DALLAS – One game after inexplicably failing to get off a game-tying shot before time expired against the New Orleans Pelicans this past Friday, Dennis Smith Jr. bounced back with authority and manufactured two of the biggest plays of Sunday night’s game against the Oklahoma City Thunder.
The twin clutch plays by Smith were the impetus the Dallas Mavericks used to eke out a hard-fought 105-103 triumph over the Thunder and stretch their record to 17-18 before a sellout crowd of 20,380 at American Airlines Center. And it shows how quickly the pendulum can swing in an NBA game from one game to the next.
First, Smith worked his way from the perimeter and wheeled inside and scored with 24.8 seconds left to put the Mavs out front, 104-103. But the second-year point guard wasn’t finished dialing up some heroics.
After getting caught on a switch and now faced with defending Paul George – he scored the Thunder’s final 13 points – Smith stayed chest-to-chest with the perennial All-Star forward and forced him into missing a step-back 19-footer with four seconds remaining. That put the finishing touches on a whirlwind 48 hours for Smith.
“This is what being a big-time player is all about,” coach Rick Carlisle said of Smith. “He makes the go-ahead basket at one end and you guard the best player at the other end.
“He wasn’t intended to be on George, but they were doing a lot of things to facilitate switching. So he ended up on him and made him take a difficult shot and broke the rhythm a little bit.”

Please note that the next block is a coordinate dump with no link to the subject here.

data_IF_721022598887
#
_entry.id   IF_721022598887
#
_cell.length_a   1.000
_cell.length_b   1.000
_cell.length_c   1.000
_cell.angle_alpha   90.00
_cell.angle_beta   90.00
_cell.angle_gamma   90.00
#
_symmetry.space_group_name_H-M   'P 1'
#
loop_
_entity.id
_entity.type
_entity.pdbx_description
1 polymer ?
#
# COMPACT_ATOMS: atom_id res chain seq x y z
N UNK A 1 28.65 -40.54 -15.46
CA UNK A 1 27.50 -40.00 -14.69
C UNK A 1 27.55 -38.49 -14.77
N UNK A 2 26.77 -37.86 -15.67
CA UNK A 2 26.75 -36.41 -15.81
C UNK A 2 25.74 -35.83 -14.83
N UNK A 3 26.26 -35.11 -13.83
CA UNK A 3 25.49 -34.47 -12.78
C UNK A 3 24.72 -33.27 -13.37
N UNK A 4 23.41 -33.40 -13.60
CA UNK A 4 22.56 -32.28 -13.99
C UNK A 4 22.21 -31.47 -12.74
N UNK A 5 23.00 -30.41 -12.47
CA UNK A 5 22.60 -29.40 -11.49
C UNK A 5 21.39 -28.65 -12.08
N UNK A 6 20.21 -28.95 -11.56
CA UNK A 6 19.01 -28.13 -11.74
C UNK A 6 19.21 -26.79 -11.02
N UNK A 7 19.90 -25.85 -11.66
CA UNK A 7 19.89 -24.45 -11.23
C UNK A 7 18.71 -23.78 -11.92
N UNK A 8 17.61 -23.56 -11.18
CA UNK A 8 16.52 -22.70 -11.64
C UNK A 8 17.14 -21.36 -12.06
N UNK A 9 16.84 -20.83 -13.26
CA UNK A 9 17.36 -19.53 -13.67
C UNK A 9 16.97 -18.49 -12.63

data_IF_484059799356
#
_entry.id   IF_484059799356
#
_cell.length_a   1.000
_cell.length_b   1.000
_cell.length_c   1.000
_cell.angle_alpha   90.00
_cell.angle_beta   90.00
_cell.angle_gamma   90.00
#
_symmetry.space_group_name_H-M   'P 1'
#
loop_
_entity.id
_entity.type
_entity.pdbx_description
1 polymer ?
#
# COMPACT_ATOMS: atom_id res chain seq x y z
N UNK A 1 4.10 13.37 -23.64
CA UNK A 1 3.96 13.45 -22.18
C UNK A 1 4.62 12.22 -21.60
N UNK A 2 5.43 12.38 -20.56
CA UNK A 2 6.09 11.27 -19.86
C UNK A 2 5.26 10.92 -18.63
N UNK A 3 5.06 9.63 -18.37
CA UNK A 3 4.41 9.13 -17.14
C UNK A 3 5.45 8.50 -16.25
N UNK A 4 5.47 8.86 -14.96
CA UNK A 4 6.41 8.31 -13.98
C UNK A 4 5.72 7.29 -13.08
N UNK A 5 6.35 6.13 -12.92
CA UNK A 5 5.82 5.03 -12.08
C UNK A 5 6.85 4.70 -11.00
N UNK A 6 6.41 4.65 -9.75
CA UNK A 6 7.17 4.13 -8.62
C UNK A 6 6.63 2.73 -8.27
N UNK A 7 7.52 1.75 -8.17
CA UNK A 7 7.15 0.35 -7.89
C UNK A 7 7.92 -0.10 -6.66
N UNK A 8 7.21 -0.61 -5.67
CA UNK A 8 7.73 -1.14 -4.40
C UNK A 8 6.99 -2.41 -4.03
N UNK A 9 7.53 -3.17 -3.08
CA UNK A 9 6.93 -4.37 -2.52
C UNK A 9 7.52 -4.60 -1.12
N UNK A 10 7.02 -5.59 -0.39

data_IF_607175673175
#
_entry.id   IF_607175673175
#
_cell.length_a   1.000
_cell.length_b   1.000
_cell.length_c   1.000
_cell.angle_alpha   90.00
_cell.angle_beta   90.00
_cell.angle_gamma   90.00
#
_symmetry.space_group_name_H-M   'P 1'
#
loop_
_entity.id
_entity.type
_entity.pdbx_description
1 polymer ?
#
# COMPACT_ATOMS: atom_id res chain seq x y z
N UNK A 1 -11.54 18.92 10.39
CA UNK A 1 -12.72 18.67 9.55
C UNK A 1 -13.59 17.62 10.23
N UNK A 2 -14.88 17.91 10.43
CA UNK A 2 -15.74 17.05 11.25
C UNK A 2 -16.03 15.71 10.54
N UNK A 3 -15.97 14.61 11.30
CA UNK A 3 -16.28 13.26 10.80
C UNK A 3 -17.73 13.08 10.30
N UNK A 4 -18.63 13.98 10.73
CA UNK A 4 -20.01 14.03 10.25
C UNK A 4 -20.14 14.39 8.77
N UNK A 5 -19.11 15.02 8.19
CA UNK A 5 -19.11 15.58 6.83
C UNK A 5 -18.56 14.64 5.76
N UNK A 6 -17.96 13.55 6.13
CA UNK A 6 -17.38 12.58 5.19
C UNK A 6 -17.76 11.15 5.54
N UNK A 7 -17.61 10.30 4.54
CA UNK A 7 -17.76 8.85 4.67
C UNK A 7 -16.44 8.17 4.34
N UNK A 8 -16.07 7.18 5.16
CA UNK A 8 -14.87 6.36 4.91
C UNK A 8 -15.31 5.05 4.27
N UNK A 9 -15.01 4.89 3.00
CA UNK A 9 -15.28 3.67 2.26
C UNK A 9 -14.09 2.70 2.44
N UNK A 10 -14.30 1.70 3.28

DeAndre Jordan rebounded George’s final missed shot, then split a pair of charity tosses with two seconds to go that gave the Mavs a two-point lead and complete a game-ending 10-2 run. Following a Thunder timeout, Russell Westbrook’s 3-pointer from the left corner missed its mark and the Mavs were able to pad their home record to an impressive 15-3.
Between the Mavs showing some resiliency by winning and also beating the Thunder on the boards, 49-39, most of the locker room chatter was about the defense Smith played against George, who finished with a game-high 36 points.
“It was clutch,” said center DeAndre Jordan, who collected 12 points, 17 rebounds and two blocks. “Paul is a helluva offensive player and he’s being playing extremely well this season for them scoring the basketball.
“And Dennis, we needed him to get a stop for us late. And he made a great defensive play and made Paul take a tough shot and we were able to get a rebound.”
After trailing 28-27 at the end of the first quarter and 59-57 at the half, the Mavs started the second half on a blistering 12-0 run. Smith helped engineer that rally by touching it off with a pair of 3-pointers, and Maxi Kleber and Luka Doncic (25 points, seven assists) also each added a 3-pointer as the Mavs mounted a 69-59 lead.
But the Thunder came roaring back and bolted head, 101-95, with 1:59 remaining after George drained a 3-pointer. However, Doncic hit two charity tosses, Harrison Barnes stole the ball from George and fed Jordan for a flying dunk, and suddenly the Mavs were back in business and only down, 101-99 with 1:40 left.
A basket by George increased OKC’s lead to four. But Jordan tossed in a free throw, Barnes stole another pass and made a pair of free throws, and Westbrook misfired on a 3-point shot. All of this set the stage for the driving layup by Smith that ultimately was the winning basket and helped him redeem what transpired down the stretch in New Orleans.